Fabales order of plants

The Fabales are an order of flowering plants included in the rosid group of the eudicots in the Angiosperm Phylogeny Group II classification system. In the APG II circumscription, this order includes the families Fabaceae or legumes, Quillajaceae, Polygalaceae or milkworts, and Surianaceae. Under the Cronquist system and some other plant classification systems, the order Fabales contains only the family Fabaceae. In the classification system of Dahlgren the Fabales were in the superorder Fabiflorae with three familiese corresponding to the subfamilies of Fabaceae in APG II. The other families treated in the Fabales by the APG II classification were placed in separate orders by Cronquist, the Polygalaceae within its own order, the Polygalales, and the Quillajaceae and Surianaceae within the Rosales.

Rosales Order of flowering plants

Rosales is an order of flowering plants. It is sister to a clade consisting of Fagales and Cucurbitales. It contains about 7,700 species, distributed into about 260 genera. Rosales comprise nine families, the type family being the rose family, Rosaceae. The largest of these families are Rosaceae (90/2500) and Urticaceae (54/2600). The order Rosales is divided into three clades that have never been assigned a taxonomic rank. The basal clade consists of the family Rosaceae; another clade consists of four families, including Rhamnaceae; and the third clade consists of the four urticalean families.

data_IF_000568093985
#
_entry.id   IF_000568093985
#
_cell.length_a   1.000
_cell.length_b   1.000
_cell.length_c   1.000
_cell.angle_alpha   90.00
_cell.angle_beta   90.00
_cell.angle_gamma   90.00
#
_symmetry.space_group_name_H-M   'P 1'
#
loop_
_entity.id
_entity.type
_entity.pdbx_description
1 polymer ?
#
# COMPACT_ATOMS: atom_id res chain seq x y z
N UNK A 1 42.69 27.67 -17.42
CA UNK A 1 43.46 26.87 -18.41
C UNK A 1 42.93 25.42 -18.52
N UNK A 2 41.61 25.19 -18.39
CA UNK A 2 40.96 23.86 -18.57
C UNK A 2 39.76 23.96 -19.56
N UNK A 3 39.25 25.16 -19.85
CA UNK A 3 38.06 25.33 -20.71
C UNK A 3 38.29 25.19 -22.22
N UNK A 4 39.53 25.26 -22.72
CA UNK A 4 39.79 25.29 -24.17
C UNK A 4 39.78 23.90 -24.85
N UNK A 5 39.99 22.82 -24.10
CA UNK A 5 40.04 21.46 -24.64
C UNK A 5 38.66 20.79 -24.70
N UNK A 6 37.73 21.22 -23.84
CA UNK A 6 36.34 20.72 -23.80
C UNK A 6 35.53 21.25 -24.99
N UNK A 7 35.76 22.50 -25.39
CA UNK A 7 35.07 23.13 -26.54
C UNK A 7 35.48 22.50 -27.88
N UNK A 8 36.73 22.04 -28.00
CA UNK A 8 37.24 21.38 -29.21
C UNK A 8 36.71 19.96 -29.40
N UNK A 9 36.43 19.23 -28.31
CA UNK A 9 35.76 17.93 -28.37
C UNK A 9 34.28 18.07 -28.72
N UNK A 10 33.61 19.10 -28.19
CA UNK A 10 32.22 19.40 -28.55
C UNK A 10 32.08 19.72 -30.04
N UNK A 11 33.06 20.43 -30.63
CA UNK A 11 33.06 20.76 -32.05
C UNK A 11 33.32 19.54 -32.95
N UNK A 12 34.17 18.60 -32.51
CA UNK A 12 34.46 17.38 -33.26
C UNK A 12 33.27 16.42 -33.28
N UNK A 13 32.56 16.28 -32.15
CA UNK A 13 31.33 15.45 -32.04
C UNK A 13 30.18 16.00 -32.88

Cornales order of plants

The Cornales are an order of flowering plants, early diverging among the asterids, containing about 600 species. Plants within the Cornales usually have four-parted flowers, drupaceous fruits, and inferior to half-inferior gynoecia topped with disc-shaped nectaries.

Nymphaeales order of plants

The Nymphaeales are an order of flowering plants, consisting of three families of aquatic plants, the Hydatellaceae, the Cabombaceae, and the Nymphaeaceae. It is one of the three orders of basal angiosperms, an early-diverging grade of flowering plants. At least 10 morphological characters unite the Nymphaeales. Molecular synapomorphies are also known.

Fagaceae Family of flowering plants

Fagaceae is a family of flowering plants that includes beeches and oaks, and comprises eight genera with about 927 species. The Fagaceae are deciduous or evergreen trees and shrubs, characterized by alternate simple leaves with pinnate venation, unisexual flowers in the form of catkins, and fruit in the form of cup-like (cupule) nuts. Their leaves are often lobed and both petioles and stipules are generally present. Leaf characteristics of Fagaceae can be very similar to those of Rosaceae and other rose motif families. Their fruits lack endosperm and lie in a scaly or spiny husk that may or may not enclose the entire nut, which may consist of one to seven seeds. In the oaks, genus Quercus, the fruit is a non-valved nut called an acorn. The husk of the acorn in most oaks only forms a cup in which the nut sits. Other members of the family have fully enclosed nuts. Fagaceae is one of the most ecologically important woody plant families in the Northern Hemisphere, as oaks form the backbone of temperate forest in North America, Europe, and Asia and one of the most significant sources of wildlife fodder.